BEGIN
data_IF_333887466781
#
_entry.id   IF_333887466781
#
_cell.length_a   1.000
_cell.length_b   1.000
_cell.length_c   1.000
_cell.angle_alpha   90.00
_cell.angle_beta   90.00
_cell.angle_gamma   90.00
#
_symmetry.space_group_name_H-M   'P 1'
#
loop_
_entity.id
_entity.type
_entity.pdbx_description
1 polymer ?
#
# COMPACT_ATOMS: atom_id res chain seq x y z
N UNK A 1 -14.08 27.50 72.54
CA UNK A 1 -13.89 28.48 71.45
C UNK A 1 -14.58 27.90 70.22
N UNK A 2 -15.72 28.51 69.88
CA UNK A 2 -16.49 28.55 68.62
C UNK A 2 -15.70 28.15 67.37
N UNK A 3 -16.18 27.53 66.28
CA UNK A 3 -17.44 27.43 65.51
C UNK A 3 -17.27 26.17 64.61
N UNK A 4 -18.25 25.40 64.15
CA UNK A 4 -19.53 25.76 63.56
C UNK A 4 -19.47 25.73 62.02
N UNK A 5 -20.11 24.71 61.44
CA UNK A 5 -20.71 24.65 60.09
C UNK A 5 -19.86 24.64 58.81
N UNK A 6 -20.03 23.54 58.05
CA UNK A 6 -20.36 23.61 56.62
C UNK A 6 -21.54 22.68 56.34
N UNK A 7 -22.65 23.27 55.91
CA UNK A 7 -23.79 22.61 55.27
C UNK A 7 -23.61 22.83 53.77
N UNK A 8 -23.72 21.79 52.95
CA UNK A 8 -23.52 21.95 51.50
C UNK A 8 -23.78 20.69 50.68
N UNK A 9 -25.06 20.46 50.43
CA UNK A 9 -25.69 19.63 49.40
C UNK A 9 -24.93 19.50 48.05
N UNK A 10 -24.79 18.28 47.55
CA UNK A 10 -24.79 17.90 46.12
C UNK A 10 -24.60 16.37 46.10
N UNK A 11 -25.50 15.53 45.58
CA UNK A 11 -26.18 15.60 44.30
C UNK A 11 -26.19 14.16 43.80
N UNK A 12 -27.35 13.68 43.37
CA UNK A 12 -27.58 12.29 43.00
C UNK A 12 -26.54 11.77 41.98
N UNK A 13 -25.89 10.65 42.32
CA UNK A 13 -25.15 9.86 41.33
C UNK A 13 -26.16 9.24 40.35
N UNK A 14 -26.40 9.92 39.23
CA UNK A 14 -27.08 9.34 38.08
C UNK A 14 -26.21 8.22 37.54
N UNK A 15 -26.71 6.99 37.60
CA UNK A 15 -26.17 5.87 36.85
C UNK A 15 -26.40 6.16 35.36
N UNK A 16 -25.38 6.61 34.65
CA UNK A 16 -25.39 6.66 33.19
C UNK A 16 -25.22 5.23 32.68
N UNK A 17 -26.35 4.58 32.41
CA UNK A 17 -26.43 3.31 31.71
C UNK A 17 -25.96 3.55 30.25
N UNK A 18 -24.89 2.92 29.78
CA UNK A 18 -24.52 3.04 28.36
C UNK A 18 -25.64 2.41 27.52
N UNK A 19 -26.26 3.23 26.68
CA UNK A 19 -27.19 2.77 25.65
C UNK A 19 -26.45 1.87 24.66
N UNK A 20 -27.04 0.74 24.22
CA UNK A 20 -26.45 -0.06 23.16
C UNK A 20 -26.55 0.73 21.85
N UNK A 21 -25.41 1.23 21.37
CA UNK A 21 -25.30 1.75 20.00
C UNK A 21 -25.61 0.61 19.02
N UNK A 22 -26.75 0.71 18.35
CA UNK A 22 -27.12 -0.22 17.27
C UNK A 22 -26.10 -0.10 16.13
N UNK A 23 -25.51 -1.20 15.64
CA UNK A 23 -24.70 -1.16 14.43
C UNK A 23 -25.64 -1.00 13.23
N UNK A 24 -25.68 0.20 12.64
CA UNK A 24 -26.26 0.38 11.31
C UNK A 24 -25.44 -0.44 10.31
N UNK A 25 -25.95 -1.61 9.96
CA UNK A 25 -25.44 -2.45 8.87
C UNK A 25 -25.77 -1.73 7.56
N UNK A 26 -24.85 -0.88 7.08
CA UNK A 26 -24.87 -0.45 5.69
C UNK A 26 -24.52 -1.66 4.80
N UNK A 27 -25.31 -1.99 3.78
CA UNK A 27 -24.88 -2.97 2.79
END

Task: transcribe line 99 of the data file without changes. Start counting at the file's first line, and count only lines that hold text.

N UNK A 27 -25.31 -1.99 3.78